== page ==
Many taking Thanksgiving traditions to restaurants in Myrtle Beach area

bdickerson@thesunnews.comNovember 21, 2012 

  • Talking turkey 2012 cost of a traditional Thanksgiving meal for 10 people: •  Sixteen-pound turkey | $22.23 •  Misc. ingredients | $3.18 •  Twelve rolls | $2.33 •  One pound relish tray | $0.76 •  Half-pint whipping cream | $1.83 •  Fourteen ounces of cubed stuffing | $2.77 •  Three pounds of sweet potatoes | $3.15 •  Gallon of whole milk | $3.59 •  Twelve ounces of fresh cranberries | $2.45 •  One pound of green peas | $1.66 • Thirty ounces of pumpkin pie mix | $3.02 •  Two pie shells | $2.51 •  Total | $49.48 Source: American Farm Bureau Federation
  • Giving thanks The Sun News asked its Facebook followers what they were most thankful for this holiday. Here are some of the answers: • What am I thankful for? A beautiful family, true friends, opportunities given, prayers not answered, the unconditional love of a child, a strong man by my side, and hot coffee on a cold Monday morning – Carla Baker • I am thankful that Jesus Loves me and I have the freedom to worship Him !!!! – David Hicks • I'm alive! So grateful to God. – Sola Ajayi Sokunbi • I am thankful for living by the ocean, being able to be with my family for Thanksgiving. I am thankful for the family and friends near and far.... you are always in my heart. I am thankful for the warm place to sleep and food in the table. I am thankful for the job I have and the opportunity to go back to school. – Jodi-Lynn Mjaatvedt • I am thankful for: My beautiful daughter, my husband, my family, our health, and our happiness – Mandy Harrell • Thankful that I can give back to North Myrtle Beach through the Christmas Regatta and YACHTS FOR TOTS. Thankful for the Regatta Committee and Boaters that make it possible. DREAMS COME TRUE IF YOU BELIEVE! GOTTA REGATTA!! – Susie Watson

— The Thanksgiving of yesteryear was a large family affair, where relatives gathered around a big dining table to enjoy a traditional feast.

That tradition holds true today, but increasingly, that large table could be inside a dining establishment on Restaurant Row.

There’s at least 20 restaurants along the Grand Strand offering turkey, dressing and all the sides for the holiday feast. It’s a trend that appears to be on the rise as a way to give everyone in the family a Thanksgiving break.

“The people that cook are enjoying Thanksgiving a lot more,” said Bridgitte Wilson, general manager of Giant Crab in Myrtle Beach. “It is a lot to cook a big meal.”

Employees of the Giant Crab have offered the Thanksgiving buffet for 10 years. Wilson wouldn’t give the number of holiday reservations on the books, but she said the restaurant is always busy.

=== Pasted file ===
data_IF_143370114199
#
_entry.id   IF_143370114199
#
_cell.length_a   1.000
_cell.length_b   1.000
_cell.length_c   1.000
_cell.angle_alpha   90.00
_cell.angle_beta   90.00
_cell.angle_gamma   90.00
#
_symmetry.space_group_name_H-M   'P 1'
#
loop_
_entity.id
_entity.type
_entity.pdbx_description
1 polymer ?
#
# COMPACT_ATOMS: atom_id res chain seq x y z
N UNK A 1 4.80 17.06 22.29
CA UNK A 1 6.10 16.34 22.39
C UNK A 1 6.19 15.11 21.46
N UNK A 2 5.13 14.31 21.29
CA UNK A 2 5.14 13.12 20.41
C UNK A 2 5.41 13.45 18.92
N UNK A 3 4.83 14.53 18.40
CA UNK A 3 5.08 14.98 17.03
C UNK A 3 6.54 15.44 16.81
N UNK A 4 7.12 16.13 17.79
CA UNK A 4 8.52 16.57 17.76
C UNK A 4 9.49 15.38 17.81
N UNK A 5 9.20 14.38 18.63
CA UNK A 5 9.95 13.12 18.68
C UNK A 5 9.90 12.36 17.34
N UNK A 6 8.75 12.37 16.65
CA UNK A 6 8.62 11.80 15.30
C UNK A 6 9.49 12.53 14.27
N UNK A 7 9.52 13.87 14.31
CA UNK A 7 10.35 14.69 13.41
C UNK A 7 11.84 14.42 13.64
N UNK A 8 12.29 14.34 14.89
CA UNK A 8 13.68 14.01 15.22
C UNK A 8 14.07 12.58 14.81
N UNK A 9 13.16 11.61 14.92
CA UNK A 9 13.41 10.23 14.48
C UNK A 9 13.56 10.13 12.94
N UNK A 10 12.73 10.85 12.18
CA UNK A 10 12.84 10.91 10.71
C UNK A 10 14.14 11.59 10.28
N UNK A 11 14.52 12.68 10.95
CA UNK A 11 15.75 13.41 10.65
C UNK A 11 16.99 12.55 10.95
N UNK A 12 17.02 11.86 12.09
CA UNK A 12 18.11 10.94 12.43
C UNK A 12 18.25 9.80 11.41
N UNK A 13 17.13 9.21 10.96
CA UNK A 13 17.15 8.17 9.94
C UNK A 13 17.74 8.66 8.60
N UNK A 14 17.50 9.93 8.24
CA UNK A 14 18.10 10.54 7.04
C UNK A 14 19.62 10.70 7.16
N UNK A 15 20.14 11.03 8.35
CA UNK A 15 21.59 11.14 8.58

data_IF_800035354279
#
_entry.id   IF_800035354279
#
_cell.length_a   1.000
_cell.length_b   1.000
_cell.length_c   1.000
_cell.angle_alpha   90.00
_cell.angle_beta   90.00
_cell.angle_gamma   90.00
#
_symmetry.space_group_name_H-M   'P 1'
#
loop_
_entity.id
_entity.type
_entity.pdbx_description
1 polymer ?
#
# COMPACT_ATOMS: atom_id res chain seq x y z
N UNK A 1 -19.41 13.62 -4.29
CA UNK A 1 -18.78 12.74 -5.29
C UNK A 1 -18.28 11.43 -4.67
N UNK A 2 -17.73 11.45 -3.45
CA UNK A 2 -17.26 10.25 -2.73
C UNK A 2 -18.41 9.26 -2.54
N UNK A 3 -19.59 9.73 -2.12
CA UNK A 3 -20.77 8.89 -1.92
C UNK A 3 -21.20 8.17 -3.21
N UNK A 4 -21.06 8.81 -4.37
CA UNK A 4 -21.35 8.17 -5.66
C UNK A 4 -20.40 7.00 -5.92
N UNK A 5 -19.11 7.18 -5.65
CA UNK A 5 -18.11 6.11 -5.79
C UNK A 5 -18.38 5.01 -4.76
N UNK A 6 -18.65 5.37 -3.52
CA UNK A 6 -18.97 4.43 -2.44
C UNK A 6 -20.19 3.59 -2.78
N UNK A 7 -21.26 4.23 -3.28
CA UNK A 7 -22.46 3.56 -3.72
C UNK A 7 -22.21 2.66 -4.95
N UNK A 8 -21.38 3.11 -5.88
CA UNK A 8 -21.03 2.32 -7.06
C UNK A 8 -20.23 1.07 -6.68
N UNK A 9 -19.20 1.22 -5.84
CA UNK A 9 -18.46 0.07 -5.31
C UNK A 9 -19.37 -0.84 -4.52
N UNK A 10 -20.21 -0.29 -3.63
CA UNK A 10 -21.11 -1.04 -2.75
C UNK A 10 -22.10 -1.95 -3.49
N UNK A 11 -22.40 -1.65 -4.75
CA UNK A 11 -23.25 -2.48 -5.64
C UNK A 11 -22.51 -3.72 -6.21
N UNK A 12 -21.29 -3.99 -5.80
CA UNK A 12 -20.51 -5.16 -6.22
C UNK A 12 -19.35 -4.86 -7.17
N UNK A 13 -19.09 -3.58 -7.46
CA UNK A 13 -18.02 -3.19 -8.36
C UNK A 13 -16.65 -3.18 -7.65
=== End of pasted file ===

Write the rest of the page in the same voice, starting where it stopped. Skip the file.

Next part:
They’ll have the turkey and stuffing, as well as crab and other seafood.

Greg Spatholt, general manager of Clark’s Seafood and Chop House in Little River, is sticking with the Thanksgiving classics for its first holiday buffet.

The restaurant, which is associated with Calabash’s Boundary House, has 200 reservations for its sit-down dinner.

Spatholt has worked Thanksgiving before, and said there tends to be large parties turning out.

“We tend to see ... a lot of elderly people,” he said.

Although the option is proving popular, the question is whether it’s economical.

Spatholt said their Thanksgiving dinner prices are $23.95 for adults and $15.95 for children. For a family of four, once the tip is factored in, the bill comes to around $90 or more.

Other restaurants are advertising their holiday prices anywhere from $21.95 to $24.95 for adults, and as low as $7.95 for children.

Those looking to keep up with tradition and make the food themselves will pay slightly more this year for all the fixings.

The American Farm Bureau Federation’s 27th annual informal price survey of classic items found on the Thanksgiving table indicates the average cost to feed 10 people is $49.48, a 28-cent price increase from 2011’s average of $49.20, according to the AFBF.

“At just under $5 per person, the cost of this year’s meal remains a bargain,” said AFBF President Bob Stallman.

The survey shopping list includes turkey, bread stuffing, sweet potatoes, rolls, peas, cranberries, a relish tray of carrots and celery, pumpkin pie with whipped cream and milk.

It probably comes as no surprise that the 16-pound turkey is the most expensive item. The AFBF’s 2012 average is $22.23 for the holiday bird.

“Anyone with the patience to wait until the last minute to buy a turkey for Thanksgiving could be rewarded with an exceptional bargain,” said John Anderson, AFBF’s deputy chief economist.

Contact reporter BRAD DICKERSON at 626-0301.

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